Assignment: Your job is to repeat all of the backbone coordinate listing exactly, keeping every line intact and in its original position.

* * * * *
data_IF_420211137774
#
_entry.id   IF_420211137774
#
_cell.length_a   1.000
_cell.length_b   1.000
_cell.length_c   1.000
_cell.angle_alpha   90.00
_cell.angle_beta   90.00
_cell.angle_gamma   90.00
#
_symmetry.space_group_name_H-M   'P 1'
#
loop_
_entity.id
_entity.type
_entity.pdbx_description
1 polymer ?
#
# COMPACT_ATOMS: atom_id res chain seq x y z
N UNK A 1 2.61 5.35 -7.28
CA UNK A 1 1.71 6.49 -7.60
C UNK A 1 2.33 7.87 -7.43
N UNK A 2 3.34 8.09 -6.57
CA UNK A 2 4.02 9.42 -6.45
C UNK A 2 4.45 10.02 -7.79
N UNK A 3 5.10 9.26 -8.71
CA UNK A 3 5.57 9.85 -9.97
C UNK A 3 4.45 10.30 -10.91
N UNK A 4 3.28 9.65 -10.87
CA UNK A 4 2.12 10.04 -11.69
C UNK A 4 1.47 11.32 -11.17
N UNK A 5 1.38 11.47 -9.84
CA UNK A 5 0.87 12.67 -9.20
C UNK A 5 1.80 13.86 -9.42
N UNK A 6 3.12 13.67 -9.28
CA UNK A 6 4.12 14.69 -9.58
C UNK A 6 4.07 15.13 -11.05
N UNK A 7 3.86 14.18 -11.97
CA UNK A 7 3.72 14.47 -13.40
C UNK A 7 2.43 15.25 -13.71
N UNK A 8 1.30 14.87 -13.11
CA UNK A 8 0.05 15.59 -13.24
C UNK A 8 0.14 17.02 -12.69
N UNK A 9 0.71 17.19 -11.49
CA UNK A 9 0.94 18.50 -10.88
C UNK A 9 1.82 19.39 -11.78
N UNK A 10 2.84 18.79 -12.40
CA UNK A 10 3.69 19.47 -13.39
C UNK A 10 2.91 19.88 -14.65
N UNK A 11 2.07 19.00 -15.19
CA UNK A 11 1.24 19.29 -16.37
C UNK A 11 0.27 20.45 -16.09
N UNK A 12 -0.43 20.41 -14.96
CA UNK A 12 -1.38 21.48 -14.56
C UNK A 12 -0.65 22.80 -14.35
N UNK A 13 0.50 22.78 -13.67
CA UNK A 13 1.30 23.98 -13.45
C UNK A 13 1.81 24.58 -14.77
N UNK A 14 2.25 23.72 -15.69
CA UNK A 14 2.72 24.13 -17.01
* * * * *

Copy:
data_IF_420211137774
#
_entry.id   IF_420211137774
#
_cell.length_a   1.000
_cell.length_b   1.000
_cell.length_c   1.000
_cell.angle_alpha   90.00
_cell.angle_beta   90.00
_cell.angle_gamma   90.00
#
_symmetry.space_group_name_H-M   'P 1'
#
loop_
_entity.id
_entity.type
_entity.pdbx_description
1 polymer ?
#
# COMPACT_ATOMS: atom_id res chain seq x y z
N UNK A 1 2.61 5.35 -7.28
CA UNK A 1 1.71 6.49 -7.60
C UNK A 1 2.33 7.87 -7.43
N UNK A 2 3.34 8.09 -6.57
CA UNK A 2 4.02 9.42 -6.45
C UNK A 2 4.45 10.02 -7.79
N UNK A 3 5.10 9.26 -8.71
CA UNK A 3 5.57 9.85 -9.97
C UNK A 3 4.45 10.30 -10.91
N UNK A 4 3.28 9.65 -10.87
CA UNK A 4 2.12 10.04 -11.69
C UNK A 4 1.47 11.32 -11.17
N UNK A 5 1.38 11.47 -9.84
CA UNK A 5 0.87 12.67 -9.20
C UNK A 5 1.80 13.86 -9.42
N UNK A 6 3.12 13.67 -9.28
CA UNK A 6 4.12 14.69 -9.58
C UNK A 6 4.07 15.13 -11.05
N UNK A 7 3.86 14.18 -11.97
CA UNK A 7 3.72 14.47 -13.40
C UNK A 7 2.43 15.25 -13.71
N UNK A 8 1.30 14.87 -13.11
CA UNK A 8 0.05 15.59 -13.24
C UNK A 8 0.14 17.02 -12.69
N UNK A 9 0.71 17.19 -11.49
CA UNK A 9 0.94 18.50 -10.88
C UNK A 9 1.82 19.39 -11.78
N UNK A 10 2.84 18.79 -12.40
CA UNK A 10 3.69 19.47 -13.39
C UNK A 10 2.91 19.88 -14.65
N UNK A 11 2.07 19.00 -15.19
CA UNK A 11 1.24 19.29 -16.37
C UNK A 11 0.27 20.45 -16.09
N UNK A 12 -0.43 20.41 -14.96
CA UNK A 12 -1.38 21.48 -14.56
C UNK A 12 -0.65 22.80 -14.35
N UNK A 13 0.50 22.78 -13.67
CA UNK A 13 1.30 23.98 -13.45
C UNK A 13 1.81 24.58 -14.77
N UNK A 14 2.25 23.72 -15.69
CA UNK A 14 2.72 24.13 -17.01